"He had the great chin and great heart," boxing historian Hank Kaplan told The Miami Herald after Jack died from complications of Parkinson's disease. "He would take away the other fighter's science. What a tremendous competitor."
Less than a year after he arrived on the New York fight scene, Jack won the New York "world" lightweight title, beating the legendary Tippy Larkin before a sold-out crowd at Madison Square Garden on Dec. 18, 1942.
Jack went on to lose the title in May 1943, dropping a 15-round decision to Bob Montgomery, who eventually became his fiercest rival. The 133-pound dynamo reclaimed the title from Montgomery, known as the Philadelphia Bobcat, six months later, before losing it back for good in March 1944.
Five months later, Jack and Montgomery made history when they met for the final time in a non-title bout at Madison Square Garden in August 1944.
Jack won in 10 rounds. More importantly, the fight earned a record $35 million with proceeds going toward the United States' efforts in World War II.
To gain entry to the fight, fans had to purchase a war bond. Jack and Montgomery received $1 as their purse, and Jack later called the fight his proudest moment.
By then, though, Jack's best days were behind him. He fought once more for the lightweight title in July 1948, but was outclassed by fellow legend Ike Williams. The fight was stopped after six rounds.
From there, Jack fought 31 more times over the next seven years. His final bout came on Aug. 12, 1955 in Augusta, when he defeated Williams, now a former champion past his prime, by TKO in nine rounds.
Jack retired with a career record of 83-24-5 with 40 knockouts. He still owns the Madison Square Garden record for most main-event appearances (21). In March 1944, he fought three main events at the storied arena, also a Garden record to this day.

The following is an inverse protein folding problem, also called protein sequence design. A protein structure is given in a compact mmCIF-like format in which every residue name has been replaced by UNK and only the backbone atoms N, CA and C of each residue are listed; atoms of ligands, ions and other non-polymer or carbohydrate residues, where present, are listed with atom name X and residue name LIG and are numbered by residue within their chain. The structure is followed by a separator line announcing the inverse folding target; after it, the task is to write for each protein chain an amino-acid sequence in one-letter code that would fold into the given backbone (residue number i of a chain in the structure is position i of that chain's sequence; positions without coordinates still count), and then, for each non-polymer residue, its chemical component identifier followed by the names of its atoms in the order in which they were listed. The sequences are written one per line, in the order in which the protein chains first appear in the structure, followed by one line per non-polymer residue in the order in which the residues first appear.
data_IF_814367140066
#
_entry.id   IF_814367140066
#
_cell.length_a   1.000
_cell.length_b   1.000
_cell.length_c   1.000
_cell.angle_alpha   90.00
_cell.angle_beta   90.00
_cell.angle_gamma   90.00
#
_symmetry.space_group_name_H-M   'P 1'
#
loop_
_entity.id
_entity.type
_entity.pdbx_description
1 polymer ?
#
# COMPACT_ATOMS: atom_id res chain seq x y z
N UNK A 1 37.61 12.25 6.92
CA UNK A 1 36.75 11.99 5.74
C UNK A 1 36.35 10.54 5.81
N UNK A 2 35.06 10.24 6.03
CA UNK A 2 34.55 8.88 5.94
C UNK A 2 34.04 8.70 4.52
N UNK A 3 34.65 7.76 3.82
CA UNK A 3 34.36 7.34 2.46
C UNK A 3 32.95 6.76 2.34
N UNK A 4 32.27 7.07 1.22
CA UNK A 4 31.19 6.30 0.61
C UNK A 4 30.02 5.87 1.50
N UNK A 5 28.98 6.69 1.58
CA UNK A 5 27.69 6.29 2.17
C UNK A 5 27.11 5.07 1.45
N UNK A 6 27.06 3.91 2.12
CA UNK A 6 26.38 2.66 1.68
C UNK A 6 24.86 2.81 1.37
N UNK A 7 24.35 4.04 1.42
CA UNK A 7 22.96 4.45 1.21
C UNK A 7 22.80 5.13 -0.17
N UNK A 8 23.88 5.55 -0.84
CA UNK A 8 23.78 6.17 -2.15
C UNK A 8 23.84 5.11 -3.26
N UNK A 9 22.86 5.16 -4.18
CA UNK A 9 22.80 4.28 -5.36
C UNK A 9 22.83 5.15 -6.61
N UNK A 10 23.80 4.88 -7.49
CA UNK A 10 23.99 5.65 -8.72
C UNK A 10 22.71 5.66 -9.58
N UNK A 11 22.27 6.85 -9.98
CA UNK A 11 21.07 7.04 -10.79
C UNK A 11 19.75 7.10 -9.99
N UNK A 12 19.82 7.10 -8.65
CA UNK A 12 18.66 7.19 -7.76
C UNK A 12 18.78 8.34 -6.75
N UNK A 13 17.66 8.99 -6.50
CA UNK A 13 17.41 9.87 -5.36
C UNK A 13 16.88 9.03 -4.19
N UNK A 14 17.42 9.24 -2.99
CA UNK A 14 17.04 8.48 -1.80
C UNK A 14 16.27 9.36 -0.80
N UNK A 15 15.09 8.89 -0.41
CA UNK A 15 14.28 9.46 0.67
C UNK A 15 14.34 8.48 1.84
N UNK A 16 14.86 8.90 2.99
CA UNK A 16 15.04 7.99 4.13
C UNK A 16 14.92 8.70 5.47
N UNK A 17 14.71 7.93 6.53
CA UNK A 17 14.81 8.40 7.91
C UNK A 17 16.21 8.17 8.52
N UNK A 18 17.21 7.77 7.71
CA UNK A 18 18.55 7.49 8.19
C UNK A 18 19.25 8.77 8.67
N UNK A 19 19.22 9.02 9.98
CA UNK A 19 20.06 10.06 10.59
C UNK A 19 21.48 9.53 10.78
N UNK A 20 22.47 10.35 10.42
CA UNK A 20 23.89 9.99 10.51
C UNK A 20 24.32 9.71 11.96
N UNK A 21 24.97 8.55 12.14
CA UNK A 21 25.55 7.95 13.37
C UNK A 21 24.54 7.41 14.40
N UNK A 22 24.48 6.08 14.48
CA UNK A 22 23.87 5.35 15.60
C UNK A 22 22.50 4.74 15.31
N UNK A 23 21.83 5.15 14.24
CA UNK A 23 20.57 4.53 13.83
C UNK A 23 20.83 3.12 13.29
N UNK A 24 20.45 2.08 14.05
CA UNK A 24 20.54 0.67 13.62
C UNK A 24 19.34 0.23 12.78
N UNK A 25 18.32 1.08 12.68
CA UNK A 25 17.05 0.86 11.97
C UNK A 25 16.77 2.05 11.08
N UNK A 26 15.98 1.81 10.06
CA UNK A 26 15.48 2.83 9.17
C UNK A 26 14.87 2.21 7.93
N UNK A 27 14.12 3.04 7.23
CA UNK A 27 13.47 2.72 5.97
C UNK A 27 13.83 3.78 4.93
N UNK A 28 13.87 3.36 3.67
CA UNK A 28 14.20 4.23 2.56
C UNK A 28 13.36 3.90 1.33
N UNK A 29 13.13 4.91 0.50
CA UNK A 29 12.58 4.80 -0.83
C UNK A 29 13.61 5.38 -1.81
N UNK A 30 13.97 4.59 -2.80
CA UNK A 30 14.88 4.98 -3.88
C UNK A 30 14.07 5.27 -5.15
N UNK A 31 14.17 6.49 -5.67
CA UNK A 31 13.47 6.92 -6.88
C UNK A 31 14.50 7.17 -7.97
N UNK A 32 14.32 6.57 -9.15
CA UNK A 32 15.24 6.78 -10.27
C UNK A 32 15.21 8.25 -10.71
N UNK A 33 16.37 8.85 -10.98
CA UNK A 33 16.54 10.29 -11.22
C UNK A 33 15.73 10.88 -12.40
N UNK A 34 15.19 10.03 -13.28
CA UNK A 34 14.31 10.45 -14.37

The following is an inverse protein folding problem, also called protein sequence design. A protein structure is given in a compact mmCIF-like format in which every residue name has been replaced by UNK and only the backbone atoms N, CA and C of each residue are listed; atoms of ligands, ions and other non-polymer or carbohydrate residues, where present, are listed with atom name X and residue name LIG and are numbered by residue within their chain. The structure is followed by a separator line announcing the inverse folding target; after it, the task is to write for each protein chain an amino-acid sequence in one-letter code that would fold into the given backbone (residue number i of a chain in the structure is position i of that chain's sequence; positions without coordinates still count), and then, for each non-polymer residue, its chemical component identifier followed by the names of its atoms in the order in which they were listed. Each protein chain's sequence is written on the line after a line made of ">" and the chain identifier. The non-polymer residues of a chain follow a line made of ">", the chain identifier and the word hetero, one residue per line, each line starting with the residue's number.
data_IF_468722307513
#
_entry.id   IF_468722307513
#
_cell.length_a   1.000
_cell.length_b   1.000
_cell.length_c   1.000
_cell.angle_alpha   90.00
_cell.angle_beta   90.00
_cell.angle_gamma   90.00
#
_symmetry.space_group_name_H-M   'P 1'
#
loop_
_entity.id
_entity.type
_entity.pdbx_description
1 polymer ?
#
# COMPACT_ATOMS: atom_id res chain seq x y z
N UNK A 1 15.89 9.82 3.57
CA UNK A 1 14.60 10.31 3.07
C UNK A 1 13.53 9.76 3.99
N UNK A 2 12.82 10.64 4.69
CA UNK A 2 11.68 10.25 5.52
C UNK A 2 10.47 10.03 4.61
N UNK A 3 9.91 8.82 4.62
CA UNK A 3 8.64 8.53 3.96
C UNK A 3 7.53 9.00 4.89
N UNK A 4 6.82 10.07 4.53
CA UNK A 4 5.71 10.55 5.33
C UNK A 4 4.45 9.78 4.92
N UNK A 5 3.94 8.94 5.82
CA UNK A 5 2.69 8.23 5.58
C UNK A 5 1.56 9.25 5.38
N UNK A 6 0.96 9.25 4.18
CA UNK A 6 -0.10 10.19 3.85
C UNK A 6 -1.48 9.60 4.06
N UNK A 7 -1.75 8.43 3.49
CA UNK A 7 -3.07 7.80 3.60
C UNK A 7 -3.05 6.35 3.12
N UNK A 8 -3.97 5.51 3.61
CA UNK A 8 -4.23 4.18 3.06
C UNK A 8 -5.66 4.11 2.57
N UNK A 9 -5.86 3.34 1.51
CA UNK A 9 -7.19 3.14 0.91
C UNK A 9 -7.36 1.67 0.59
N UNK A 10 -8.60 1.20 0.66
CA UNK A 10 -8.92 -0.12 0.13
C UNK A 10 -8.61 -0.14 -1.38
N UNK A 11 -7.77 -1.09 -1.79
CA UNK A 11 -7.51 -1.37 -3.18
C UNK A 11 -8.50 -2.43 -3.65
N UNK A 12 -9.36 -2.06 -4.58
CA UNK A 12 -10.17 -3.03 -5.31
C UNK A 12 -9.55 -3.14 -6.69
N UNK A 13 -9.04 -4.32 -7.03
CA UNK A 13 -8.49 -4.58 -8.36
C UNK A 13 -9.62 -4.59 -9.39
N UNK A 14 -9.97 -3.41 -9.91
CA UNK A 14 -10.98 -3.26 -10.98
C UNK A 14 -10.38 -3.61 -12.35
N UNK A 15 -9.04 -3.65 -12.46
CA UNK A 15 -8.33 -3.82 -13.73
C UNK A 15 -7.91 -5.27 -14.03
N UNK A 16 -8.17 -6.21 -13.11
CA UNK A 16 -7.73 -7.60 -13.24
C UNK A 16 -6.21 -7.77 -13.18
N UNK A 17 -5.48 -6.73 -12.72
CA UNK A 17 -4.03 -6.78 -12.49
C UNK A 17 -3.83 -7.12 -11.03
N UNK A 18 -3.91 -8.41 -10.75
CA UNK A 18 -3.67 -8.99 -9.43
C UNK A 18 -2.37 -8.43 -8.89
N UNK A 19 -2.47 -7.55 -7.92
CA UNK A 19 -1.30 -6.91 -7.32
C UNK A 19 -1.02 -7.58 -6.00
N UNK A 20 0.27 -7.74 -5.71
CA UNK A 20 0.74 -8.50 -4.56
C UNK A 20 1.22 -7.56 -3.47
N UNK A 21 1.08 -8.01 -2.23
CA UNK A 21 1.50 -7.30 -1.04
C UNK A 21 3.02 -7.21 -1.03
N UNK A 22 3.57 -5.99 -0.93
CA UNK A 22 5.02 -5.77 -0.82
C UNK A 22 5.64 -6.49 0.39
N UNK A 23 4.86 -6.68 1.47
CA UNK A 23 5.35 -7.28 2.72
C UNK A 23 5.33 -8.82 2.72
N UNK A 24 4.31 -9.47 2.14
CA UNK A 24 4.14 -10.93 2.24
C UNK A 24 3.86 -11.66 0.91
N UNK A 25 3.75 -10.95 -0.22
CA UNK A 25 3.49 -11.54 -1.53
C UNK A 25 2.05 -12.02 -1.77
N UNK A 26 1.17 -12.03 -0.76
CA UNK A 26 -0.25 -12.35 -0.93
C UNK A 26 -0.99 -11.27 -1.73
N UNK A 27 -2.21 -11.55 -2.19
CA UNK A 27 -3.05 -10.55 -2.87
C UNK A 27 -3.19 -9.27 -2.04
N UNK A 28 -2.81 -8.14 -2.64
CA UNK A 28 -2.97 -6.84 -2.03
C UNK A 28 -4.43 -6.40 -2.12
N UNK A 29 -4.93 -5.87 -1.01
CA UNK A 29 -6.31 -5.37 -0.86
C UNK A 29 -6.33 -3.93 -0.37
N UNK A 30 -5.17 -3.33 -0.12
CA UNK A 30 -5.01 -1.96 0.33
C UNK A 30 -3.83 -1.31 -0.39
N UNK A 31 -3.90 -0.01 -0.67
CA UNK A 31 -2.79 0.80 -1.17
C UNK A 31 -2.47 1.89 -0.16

Inducted into the International Boxing Hall of Fame in 1991, Jack spent the final years of his life in Miami Beach, where he trained fighters at Miami's famed Fifth Street Gym in the 1980s before becoming the club's manager.
Back in 1991, at the height of his days as a trainer at the Fifth Street Gym, fight doctor Ferdie Pacheco praised Jack for his boxing knowledge.
"Beau Jack knows boxing," Pacheco told The Miami Herald. "He has an almost religious reverence for boxing. If he can implement what he teaches, some kid would be world champion."
When he landed at the Fountainbleu Hotel in the early 1990s, Jack had come full circle. But no longer was he "The Augusta Shoeshine Boy," as he was known during his New York glory days of the early 1940s.
He was Sidney "Beau Jack" Walker, boxing legend.
"His story is really amazing," Moraetes said. "To come from where he came from, and to get the backing of all those wealthy white people at Augusta National from the pristine sport of golf, and to become one of the greatest fighters of all time is really intriguing."
|Who he is: Beau Jack|
What he did: The Waynesboro native was a two-time lightweight champion of the world in the early 1940s. He also holds the Madison Square Garden record for most main-event appearances, with 21.
Bet you didn't know: While Jack was managing the shoeshine concession at the Fountainbleu Hotel on Miami's South Beach, Muhammad Ali made it a point to stop by every day he was in town and tip him $100 for a shine.
In his own words: "When you walk up those steps and see that ring - Jesus - you don't see anybody but somebody is there. If you don't get yourself in perfect shape, there are two people waiting for you. The first is death. The next one is you. If you're not ready, you'll go on the rest of your life and you won't know your own self." - Beau Jack, at age 71, in a 1992 Miami Herald story about the famed Fifth Street Gym on South Beach.